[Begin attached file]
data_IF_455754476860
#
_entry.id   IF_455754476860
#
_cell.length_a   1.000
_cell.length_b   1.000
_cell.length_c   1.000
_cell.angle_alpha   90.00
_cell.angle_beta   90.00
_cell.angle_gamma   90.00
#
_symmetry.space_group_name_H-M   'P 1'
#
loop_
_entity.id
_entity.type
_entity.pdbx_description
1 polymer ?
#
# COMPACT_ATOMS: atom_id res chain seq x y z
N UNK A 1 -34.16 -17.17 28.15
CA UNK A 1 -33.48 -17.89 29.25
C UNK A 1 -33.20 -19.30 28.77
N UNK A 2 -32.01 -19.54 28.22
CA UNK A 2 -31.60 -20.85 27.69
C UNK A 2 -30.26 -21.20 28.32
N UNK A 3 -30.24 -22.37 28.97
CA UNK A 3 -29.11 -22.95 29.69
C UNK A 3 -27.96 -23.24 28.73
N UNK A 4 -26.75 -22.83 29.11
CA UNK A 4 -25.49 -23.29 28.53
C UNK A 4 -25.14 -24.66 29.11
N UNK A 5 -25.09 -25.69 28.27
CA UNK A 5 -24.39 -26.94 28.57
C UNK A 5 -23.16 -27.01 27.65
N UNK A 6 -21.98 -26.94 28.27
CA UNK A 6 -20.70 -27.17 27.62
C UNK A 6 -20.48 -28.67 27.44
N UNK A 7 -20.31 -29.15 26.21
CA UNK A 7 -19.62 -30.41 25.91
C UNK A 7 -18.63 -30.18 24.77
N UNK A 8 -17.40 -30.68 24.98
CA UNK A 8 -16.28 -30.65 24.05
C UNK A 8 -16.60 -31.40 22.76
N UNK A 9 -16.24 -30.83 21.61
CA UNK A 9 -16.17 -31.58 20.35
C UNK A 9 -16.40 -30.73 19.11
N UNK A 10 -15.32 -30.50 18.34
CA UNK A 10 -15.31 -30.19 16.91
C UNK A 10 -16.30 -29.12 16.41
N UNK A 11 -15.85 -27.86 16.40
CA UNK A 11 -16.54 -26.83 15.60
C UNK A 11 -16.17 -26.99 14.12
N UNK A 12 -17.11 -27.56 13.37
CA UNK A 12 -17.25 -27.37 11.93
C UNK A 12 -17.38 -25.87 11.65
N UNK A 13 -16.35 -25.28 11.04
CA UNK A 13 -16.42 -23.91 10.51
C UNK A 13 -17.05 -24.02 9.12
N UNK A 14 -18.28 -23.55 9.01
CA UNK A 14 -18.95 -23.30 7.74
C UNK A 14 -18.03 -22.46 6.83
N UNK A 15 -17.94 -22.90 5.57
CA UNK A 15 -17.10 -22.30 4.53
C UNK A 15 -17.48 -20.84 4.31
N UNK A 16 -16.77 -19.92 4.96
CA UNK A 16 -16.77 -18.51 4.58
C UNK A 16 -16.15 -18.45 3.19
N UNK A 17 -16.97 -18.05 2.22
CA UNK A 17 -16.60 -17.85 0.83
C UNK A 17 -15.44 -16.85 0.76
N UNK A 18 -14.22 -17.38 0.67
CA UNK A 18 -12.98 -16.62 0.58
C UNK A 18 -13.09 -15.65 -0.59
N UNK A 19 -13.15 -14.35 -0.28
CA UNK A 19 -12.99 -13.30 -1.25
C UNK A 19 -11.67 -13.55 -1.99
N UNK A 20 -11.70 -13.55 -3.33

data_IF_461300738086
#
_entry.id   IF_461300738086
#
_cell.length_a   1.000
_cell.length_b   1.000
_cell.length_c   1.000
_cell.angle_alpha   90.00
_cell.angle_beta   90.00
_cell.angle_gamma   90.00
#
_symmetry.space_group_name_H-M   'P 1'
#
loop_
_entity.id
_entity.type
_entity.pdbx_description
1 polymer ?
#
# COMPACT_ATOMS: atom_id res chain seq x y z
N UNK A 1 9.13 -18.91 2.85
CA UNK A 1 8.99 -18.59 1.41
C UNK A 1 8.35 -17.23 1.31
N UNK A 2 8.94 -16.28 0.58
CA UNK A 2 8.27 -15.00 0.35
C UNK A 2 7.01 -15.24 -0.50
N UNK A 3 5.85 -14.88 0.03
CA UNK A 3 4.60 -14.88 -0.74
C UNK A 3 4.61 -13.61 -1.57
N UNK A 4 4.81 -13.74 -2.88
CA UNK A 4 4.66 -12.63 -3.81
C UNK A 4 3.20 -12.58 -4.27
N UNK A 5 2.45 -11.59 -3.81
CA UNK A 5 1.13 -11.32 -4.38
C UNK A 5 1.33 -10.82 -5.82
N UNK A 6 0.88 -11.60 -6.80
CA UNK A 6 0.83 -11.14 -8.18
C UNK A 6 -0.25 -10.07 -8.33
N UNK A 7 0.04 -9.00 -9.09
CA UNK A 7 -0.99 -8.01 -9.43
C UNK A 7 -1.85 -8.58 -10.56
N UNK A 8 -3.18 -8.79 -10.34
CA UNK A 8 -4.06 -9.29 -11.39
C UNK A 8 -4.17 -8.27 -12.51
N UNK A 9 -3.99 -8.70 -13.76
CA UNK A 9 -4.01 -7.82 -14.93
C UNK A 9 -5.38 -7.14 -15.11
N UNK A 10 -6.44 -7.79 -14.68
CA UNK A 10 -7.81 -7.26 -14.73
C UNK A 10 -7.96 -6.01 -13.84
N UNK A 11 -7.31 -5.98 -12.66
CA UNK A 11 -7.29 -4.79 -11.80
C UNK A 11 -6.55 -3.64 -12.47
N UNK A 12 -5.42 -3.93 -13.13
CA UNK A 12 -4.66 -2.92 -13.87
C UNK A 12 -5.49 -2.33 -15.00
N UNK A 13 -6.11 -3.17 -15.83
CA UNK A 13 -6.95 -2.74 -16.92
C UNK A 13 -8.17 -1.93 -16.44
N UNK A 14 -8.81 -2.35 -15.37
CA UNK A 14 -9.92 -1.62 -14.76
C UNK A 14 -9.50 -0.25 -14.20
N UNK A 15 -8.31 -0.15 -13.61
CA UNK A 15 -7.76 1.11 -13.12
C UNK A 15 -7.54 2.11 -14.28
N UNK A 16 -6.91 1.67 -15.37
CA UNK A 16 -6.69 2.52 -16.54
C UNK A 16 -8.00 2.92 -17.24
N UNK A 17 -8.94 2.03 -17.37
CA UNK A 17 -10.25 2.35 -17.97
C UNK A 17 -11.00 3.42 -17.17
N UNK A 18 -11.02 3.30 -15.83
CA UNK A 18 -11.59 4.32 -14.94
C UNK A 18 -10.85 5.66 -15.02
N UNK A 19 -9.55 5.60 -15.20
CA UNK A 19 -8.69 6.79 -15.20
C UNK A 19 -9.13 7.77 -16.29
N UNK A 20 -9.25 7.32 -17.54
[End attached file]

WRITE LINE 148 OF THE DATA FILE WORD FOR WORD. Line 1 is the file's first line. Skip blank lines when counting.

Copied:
CA UNK A 17 -10.25 2.35 -17.97